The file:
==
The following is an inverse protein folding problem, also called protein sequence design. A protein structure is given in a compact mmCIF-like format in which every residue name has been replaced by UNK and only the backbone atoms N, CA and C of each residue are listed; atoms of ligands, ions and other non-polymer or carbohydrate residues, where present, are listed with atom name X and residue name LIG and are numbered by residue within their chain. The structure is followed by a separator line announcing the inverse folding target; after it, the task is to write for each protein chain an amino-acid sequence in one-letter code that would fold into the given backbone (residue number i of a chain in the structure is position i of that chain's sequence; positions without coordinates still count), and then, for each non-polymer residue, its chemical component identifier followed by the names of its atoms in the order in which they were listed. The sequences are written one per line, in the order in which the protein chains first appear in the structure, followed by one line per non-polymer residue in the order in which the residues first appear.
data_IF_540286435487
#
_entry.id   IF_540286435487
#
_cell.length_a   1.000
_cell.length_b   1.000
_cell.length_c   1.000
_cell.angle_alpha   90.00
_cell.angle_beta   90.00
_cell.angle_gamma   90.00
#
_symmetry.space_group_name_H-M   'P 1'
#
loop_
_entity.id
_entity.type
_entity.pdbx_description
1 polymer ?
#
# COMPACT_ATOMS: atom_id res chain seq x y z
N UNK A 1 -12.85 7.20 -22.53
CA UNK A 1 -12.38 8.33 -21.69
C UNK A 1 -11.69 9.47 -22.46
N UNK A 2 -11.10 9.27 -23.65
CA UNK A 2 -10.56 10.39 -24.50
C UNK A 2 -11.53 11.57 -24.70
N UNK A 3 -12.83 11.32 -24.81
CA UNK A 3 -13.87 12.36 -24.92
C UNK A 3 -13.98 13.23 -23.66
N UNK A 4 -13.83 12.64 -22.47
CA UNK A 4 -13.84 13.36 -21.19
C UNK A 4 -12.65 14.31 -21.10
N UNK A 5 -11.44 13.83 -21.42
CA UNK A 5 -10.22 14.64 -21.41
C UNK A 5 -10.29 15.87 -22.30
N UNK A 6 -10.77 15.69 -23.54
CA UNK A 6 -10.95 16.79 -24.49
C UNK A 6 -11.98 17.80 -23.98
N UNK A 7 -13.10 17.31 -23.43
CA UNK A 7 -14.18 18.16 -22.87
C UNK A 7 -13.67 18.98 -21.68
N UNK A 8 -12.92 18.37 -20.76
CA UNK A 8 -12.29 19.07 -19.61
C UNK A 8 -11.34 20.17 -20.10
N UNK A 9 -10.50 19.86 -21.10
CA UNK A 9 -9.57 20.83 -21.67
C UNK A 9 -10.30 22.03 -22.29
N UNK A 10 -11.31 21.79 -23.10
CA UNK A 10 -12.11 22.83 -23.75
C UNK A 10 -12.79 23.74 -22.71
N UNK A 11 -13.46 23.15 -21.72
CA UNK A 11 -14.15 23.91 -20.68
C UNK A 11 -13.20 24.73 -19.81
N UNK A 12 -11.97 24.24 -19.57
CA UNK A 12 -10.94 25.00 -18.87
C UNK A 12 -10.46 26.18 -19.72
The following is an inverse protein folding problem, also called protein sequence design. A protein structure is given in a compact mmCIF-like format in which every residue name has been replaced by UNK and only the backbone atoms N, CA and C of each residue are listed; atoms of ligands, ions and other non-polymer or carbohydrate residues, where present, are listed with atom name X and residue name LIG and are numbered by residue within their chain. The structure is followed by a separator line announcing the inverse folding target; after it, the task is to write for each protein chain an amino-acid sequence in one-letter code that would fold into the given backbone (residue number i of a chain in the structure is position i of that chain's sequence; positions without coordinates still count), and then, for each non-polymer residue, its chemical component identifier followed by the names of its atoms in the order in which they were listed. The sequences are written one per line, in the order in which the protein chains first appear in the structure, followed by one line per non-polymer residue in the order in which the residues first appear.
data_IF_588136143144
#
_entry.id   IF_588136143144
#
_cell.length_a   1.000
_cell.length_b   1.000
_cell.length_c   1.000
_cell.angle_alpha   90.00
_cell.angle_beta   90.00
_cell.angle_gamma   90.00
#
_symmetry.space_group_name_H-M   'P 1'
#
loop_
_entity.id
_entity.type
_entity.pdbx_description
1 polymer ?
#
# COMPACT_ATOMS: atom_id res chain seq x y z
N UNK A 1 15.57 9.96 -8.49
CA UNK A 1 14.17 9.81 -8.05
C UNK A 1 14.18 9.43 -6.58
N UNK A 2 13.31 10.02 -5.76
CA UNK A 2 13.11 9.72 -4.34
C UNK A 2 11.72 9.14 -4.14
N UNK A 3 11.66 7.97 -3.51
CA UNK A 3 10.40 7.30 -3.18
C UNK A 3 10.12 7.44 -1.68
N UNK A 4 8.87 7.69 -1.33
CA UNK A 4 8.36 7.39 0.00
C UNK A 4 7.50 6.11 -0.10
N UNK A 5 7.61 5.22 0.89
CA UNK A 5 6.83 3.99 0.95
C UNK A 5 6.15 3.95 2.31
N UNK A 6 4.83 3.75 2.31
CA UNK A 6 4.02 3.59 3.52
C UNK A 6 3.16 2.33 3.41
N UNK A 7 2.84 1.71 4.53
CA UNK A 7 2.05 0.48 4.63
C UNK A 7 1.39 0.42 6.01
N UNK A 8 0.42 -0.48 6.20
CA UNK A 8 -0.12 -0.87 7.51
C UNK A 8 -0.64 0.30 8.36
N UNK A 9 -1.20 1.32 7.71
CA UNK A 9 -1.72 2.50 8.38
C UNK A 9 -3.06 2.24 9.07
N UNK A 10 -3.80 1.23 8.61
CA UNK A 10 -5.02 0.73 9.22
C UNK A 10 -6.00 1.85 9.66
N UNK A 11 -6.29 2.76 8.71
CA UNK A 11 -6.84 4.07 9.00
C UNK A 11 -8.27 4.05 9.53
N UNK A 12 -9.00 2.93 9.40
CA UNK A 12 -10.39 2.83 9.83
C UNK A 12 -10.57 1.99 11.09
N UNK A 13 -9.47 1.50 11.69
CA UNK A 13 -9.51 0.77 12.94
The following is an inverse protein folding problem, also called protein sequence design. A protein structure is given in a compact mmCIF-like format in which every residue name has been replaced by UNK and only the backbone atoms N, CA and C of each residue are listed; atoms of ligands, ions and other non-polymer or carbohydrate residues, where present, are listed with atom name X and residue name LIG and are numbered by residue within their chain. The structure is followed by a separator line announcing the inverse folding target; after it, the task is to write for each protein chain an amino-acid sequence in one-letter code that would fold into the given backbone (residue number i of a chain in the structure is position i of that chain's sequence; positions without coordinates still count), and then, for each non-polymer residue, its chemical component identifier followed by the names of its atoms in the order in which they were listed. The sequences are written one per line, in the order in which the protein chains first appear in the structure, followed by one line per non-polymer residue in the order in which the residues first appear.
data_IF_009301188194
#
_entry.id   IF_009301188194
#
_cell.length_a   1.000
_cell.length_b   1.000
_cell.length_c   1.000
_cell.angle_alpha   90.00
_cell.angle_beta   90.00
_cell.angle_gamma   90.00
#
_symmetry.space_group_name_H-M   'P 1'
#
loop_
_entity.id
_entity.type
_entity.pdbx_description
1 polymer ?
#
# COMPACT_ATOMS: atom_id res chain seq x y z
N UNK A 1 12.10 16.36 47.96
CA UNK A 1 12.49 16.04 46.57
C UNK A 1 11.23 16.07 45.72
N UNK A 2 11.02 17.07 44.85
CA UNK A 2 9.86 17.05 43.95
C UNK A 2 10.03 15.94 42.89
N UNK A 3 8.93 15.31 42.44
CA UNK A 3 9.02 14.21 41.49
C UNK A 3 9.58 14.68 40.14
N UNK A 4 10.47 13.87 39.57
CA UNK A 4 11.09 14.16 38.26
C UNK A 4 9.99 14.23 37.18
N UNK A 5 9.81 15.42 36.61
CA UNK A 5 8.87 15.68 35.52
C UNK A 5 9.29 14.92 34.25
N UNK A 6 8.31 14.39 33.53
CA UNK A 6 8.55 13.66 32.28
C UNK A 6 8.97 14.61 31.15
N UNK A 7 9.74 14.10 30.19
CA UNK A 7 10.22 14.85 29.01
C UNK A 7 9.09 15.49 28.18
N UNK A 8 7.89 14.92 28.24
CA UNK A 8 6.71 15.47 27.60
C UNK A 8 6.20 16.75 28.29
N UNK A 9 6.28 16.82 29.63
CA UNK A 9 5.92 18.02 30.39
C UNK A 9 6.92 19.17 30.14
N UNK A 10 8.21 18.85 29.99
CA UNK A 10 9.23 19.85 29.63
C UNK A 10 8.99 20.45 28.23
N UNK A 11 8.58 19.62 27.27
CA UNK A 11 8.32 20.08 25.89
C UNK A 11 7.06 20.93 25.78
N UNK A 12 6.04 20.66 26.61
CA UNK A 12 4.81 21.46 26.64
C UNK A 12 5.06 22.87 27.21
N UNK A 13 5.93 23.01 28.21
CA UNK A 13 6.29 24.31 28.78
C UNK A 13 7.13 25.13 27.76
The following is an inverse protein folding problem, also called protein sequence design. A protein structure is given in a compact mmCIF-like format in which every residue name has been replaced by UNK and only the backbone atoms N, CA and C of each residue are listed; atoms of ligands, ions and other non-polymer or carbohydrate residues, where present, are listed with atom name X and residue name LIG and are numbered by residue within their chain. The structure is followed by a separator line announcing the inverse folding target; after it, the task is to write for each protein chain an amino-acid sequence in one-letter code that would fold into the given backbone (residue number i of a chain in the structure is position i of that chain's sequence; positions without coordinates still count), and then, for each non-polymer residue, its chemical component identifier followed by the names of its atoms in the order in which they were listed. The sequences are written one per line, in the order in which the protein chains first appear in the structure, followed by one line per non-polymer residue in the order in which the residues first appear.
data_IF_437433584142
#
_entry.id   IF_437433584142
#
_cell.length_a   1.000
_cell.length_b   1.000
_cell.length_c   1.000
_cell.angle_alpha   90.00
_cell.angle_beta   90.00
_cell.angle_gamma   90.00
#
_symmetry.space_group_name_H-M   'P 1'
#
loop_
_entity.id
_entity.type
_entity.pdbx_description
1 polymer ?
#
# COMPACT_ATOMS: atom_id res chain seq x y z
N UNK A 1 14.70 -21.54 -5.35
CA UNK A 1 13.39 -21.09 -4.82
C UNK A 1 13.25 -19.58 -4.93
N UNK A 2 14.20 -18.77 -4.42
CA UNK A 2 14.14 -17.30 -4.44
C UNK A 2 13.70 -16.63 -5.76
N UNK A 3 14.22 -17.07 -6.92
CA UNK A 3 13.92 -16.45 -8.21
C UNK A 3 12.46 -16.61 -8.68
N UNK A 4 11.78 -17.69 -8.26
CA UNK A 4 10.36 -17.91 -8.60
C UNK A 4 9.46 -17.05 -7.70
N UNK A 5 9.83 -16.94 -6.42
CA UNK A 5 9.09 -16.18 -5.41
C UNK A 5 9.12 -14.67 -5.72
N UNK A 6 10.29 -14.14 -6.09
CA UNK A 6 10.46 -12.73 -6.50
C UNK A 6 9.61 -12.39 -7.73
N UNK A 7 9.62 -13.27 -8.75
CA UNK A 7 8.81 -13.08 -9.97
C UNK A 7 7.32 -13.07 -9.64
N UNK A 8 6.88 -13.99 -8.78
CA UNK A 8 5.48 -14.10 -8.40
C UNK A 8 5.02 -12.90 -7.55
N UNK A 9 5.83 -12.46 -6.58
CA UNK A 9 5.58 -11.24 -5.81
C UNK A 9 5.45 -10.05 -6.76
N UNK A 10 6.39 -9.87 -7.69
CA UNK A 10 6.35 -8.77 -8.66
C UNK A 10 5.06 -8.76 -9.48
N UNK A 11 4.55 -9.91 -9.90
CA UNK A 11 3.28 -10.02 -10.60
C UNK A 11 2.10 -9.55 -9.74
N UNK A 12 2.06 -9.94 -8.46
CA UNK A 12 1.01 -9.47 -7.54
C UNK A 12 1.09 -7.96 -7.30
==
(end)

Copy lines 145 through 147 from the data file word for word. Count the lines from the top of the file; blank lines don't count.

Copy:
CA UNK A 3 9.02 14.21 41.49
C UNK A 3 9.58 14.68 40.14
N UNK A 4 10.47 13.87 39.57